Cutting asparagus could prevent spread of breast cancer, study shows

Cutting asparagus could prevent spread of breast cancer, study shows

The result: Cancer in mice on the low asparagine diet spread much more slowly.

Asparagine, an amino acid also found in dairy and poultry, somehow helps cancerous cells to move from the breast into the bloodstream and colonise other areas of the body, Cambridge researchers found.

Scientists at the Cancer Research UK Cambridge Institute showed blocking its production with a drug called L-asparaginase in mice, and putting them on a low-asparagine diet, greatly reduced the breast cancer's ability to spread.

In future, the scientists believe that alongside conventional treatments like chemotherapy, breast cancer patients could be given a diet in hospital that restricts asparagine to help stop the disease spreading.

Professor Greg Hannon, lead author of the study, said: "Our work has pinpointed one of the key mechanisms that promotes the ability of breast cancer cells to spread".

Baroness Delyth Morgan, the chief executive at Breast Cancer Now, said patients should not go on drastic diets on the back of this study.

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When scientists reduced asparagine in animals with breast cancer, they found that the number of secondary tumours in other tissues fell dramatically.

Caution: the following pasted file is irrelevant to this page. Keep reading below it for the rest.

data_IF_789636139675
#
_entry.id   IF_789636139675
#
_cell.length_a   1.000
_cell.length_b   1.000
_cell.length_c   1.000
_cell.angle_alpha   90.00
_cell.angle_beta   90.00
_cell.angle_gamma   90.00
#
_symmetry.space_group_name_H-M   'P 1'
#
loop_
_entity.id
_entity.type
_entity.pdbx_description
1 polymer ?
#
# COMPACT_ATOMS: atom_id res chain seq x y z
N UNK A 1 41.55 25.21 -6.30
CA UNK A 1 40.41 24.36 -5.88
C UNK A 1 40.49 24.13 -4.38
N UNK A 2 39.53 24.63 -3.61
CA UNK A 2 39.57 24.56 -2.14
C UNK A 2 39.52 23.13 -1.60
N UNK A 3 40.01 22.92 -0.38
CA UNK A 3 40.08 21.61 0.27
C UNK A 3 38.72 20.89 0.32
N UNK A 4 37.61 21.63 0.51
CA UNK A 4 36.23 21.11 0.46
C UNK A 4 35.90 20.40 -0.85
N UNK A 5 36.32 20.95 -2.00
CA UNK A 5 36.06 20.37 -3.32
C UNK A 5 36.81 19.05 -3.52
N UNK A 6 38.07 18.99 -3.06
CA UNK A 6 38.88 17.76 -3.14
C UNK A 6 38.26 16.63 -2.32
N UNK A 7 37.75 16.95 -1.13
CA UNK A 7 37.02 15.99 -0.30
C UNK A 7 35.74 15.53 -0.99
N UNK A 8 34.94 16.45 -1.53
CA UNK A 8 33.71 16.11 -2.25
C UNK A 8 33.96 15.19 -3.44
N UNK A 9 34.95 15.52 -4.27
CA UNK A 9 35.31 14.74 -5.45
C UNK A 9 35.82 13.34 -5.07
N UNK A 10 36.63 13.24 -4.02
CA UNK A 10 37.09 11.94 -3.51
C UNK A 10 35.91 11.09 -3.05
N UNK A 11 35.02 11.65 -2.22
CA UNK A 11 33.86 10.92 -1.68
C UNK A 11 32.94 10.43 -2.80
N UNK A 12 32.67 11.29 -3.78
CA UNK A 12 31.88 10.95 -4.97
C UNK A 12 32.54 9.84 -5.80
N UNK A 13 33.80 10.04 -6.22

"This finding adds vital information to our understanding of how we can stop cancer spreading - the main reason patients die from their disease". Anti-estrogen therapy is usually successful in treating the disease initially, but ER-positive breast cancers will often recur because tumors develop a resistance to treatment.

Researchers know that further study and trials are needed to understand this phenomenon more clearly.

Reference Simon R.V. Knott, Elvin Wagenblast, Showkhin Khan, Sun Y. Kim, Mar Soto, Michel Wagner, Marc-Olivier Turgeon, Lisa Fish, Nicolas Erard, Annika L. Gable, Ashley R. Maceli, Steffen Dickopf, Evangelia K. Papachristou, Clive S. D'Santos, Lisa A. Carey, John E. Wilkinson, J. Chuck Harrell, Charles M. Perou, Hani Goodarzi, George Poulogiannis, Gregory J. Hannon.

"Interestingly, the drug L-asparaginase is used to treat acute lymphoblastic leukaemia which is dependent on asparagine". It was more likely to be restricted to one site, potentially making the cancer significantly less harmful. The same was seen in cancers of the head, neck and kidney.

According to Lee, genetic analysis will soon be the dominant field of ER-positive breast cancer research, eventually leading to improved treatments and patient outcomes.

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